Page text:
PREFACE.This Volume is submitted to the Public with all thatdiffidence which ought to attend the publication ofVerses, many of which were written in the gay andhappy era of boyhood, and others in subsequentperiods of maturer life, as a relief from morearduous pursuits.They lay no pretensions to the depth and solidity ofthe effusions of the Muse in her elevated flights;they are the few wild notes of the simple shepherd,and do not even affect to imitate the rich cadenceof the scientific musician.If the Author might, without the imputation ofvanity, select for them a place in the Temple ofPoetry, he would endeavour to class them in thatniche which is appropriated for the reception of thelight and playful Vers de Societé.Should the Reader find them but little worthy of hisapproval, he will not have reason at the same timeto condemn their prolixity: their brevity will, at leastin some degree, atone for their want of fire andfancy.It is thought proper to state that some of thefollowing Poems have appeared before at varioustimes, in a fugitive shape; and that the Poetry inthe Author's Tours is here collected.
POEMS,&c. &c.
VERSESWRITTEN IN A GROTTOIn a Wood on the Side of the River Dart,IN DEVONSHIRE.Tell me, thou grotto! o'er whose brow are seenProjecting plumes, and shades of deep'ning green,While not a sound disturbs thy stony hall,While all thy dewy drops forget to fall,—Why canst thou not thy soothing charms impart,And shed thy quiet o'er this beating heart?Tell me, thou richly-painted river! tell,That on thy mirror'd plane dost mimic wellEach pendent tree and every distant hill,Tipp'd with red lustre, beauteous, bright, and still,Can I not, gazing on thy tranquil tide,Shed ev'ry grief upon thy rocky side?Or must I rove thy margin, calm and clear,The only agitated object near?Oh! tell me, too, thou babbling cold cascade!Whose waters, falling thro' successive shade,Unspangled by the brightness of the sky,Awake each echo to a soft reply,—Say, canst thou not my bosom-grief befriend,And bid one drop upon my heart descend?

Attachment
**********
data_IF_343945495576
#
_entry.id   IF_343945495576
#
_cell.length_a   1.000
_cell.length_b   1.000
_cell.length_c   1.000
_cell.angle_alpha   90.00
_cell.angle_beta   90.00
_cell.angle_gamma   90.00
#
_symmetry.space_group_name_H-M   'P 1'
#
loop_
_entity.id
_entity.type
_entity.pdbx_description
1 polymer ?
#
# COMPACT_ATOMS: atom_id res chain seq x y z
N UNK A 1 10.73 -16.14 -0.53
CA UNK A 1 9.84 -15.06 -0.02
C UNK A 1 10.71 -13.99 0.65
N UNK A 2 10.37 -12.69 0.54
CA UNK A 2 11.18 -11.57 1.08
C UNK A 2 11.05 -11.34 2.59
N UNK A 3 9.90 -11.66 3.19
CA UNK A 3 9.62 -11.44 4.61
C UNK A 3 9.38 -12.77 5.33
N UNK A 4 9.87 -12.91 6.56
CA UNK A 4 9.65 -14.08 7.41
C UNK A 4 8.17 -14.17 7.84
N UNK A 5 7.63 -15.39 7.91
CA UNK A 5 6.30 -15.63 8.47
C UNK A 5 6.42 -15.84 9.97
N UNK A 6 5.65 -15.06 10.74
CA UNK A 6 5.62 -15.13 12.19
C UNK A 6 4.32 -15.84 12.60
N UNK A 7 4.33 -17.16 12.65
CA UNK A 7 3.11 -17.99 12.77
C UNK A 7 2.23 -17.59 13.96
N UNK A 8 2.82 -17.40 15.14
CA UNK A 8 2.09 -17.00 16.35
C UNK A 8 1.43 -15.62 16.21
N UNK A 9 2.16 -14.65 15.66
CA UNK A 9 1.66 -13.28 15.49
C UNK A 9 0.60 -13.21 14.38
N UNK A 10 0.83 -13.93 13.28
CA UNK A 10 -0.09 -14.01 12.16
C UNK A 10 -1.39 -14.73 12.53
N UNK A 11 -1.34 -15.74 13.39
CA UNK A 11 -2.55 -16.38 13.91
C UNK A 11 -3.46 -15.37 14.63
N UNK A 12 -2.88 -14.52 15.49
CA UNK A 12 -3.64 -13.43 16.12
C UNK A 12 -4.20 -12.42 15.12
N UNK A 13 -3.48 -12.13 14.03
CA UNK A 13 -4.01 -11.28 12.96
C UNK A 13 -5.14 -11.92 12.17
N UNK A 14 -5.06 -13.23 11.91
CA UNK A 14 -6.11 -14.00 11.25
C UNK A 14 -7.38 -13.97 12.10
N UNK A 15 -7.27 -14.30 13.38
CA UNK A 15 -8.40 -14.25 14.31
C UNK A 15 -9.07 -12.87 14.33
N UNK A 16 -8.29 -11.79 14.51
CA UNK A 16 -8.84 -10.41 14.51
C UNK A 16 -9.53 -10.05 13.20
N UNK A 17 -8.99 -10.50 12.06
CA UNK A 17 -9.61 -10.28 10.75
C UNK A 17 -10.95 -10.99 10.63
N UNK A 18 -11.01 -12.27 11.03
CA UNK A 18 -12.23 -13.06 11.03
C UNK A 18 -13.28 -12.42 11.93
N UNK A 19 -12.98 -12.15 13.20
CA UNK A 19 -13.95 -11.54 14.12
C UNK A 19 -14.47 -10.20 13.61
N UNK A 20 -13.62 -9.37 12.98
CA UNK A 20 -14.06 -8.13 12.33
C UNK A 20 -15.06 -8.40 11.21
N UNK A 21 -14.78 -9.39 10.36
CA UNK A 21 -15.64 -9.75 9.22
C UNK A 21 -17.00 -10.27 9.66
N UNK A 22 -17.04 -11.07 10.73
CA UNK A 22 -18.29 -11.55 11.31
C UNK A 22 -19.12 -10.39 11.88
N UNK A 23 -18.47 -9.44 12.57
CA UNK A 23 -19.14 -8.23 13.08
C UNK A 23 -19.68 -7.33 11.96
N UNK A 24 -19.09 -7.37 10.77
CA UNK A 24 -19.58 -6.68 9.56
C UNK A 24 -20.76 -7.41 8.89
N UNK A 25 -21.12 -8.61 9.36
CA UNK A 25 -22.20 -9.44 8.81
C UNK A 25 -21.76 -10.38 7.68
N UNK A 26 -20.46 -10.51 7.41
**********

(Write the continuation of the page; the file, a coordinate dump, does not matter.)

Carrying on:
When all thy songsters soothe themselves tosleep.Ah! must these aching eyes for ever weep?And must their frequent waters, like thine own,Drop, idly drop, on unimpressive stone?Or, when my beauteous fair shall deign to graceThe humid foliage of thy mossy base,Canst thou not tell how many a rock belowImpedes to kiss thy waters as they flow?In her mind canst thou not the feeling rearTo stop, or thus caress, each genuine tear?Teach her, oh! teach her, then, thou cold cascade!Pour all thy lessons for the lovely maid!And thou, bless'd grotto! let thy silence proveHer mute consenting answer to my love!And thou, bright river! as thou roll'st along,Bear on thy wand'ring wave a lover's song!Strong as thy current, as thy waters pure,Teach her to feel the passion I endure!
LINES TO THE MEMORY OF MYDEAR BROTHER,W.T.P. CARR, ESQ.—manibus date lilia plenis: Purpureos spargamflores.Aeneid, lib. vi.Tho' no funereal grandeur swell my song,Nor genius, eagle-plum'd, the strain prolong,—Tho' Grief and Nature here alone combineTo weep, my William! o'er a fate like thine,—Yet thy fond pray'r, still ling'ring on my ear,Shall force its way thro' many a gushing tear:The Muse, that saw thy op'ning beauties spread,That lov'd thee living, shall lament thee dead!Ye graceful Virtues! while the note I breathe,Of sweetest flow'rs entwine a fun'ral wreath,—Of virgin flow'rs, and place them round his tomb,To bud, like him, and perish in their bloom!Ah! when these eyes saw thee serenely waitThe last long separating stroke of Fate,—When round thy bed a kindred weeping trainCall'd on thy voice to greet them, but in vain,—When o'er thy lips we watch'd thy fault'ring breathWhen louder grief proclaim'd th'approach of death,